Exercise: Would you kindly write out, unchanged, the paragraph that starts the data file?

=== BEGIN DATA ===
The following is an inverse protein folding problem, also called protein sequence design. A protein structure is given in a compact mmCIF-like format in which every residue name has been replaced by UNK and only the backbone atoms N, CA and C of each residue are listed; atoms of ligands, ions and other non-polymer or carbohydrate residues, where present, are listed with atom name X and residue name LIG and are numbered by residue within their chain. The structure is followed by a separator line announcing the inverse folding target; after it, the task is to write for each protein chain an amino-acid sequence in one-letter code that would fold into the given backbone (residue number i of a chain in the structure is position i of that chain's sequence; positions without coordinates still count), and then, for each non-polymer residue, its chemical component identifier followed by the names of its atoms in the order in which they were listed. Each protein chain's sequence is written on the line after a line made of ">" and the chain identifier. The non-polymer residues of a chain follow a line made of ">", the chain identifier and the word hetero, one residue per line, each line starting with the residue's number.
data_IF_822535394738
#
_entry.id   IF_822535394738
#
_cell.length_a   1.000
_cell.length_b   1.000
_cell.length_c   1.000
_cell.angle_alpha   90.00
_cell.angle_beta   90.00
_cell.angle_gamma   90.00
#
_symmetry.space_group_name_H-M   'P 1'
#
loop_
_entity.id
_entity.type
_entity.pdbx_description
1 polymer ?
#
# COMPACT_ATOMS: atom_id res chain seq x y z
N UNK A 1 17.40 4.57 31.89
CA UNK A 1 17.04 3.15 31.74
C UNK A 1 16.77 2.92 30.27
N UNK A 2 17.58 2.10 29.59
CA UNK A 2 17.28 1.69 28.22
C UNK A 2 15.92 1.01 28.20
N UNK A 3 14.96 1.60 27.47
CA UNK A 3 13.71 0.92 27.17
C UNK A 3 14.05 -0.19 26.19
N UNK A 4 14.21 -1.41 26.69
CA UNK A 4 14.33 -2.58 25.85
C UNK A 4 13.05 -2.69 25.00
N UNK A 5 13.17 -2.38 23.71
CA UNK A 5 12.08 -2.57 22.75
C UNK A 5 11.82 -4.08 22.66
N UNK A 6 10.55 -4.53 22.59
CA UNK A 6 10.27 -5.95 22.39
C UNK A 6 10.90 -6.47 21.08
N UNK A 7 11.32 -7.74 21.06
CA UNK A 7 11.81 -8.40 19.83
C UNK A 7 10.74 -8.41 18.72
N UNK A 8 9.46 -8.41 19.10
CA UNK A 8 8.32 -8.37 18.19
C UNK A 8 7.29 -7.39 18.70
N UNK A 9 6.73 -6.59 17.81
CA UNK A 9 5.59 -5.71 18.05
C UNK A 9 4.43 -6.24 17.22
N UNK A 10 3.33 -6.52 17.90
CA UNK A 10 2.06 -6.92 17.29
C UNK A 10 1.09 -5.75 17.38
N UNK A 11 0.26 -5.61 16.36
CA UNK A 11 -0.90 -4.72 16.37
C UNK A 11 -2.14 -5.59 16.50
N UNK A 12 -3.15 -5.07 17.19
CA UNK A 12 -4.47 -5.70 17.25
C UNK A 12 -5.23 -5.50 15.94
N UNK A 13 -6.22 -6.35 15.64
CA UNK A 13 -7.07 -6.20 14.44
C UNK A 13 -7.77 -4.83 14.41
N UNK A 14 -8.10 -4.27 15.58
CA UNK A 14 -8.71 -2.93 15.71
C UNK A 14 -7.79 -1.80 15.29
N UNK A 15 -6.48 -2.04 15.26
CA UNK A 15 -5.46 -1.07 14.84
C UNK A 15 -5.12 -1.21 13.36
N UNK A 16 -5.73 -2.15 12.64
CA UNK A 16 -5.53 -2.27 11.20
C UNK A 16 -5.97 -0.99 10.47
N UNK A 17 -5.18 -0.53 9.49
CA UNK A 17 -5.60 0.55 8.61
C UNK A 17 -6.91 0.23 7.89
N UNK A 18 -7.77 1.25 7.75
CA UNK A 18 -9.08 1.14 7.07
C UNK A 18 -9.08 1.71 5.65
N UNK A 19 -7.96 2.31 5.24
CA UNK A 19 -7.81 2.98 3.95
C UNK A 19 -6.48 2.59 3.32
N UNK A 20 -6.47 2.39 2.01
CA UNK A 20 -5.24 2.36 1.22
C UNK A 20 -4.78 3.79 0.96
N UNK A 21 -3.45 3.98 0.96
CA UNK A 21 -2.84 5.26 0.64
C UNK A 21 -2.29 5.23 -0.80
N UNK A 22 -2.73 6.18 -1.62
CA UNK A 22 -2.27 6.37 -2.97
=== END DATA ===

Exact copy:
The following is an inverse protein folding problem, also called protein sequence design. A protein structure is given in a compact mmCIF-like format in which every residue name has been replaced by UNK and only the backbone atoms N, CA and C of each residue are listed; atoms of ligands, ions and other non-polymer or carbohydrate residues, where present, are listed with atom name X and residue name LIG and are numbered by residue within their chain. The structure is followed by a separator line announcing the inverse folding target; after it, the task is to write for each protein chain an amino-acid sequence in one-letter code that would fold into the given backbone (residue number i of a chain in the structure is position i of that chain's sequence; positions without coordinates still count), and then, for each non-polymer residue, its chemical component identifier followed by the names of its atoms in the order in which they were listed. Each protein chain's sequence is written on the line after a line made of ">" and the chain identifier. The non-polymer residues of a chain follow a line made of ">", the chain identifier and the word hetero, one residue per line, each line starting with the residue's number.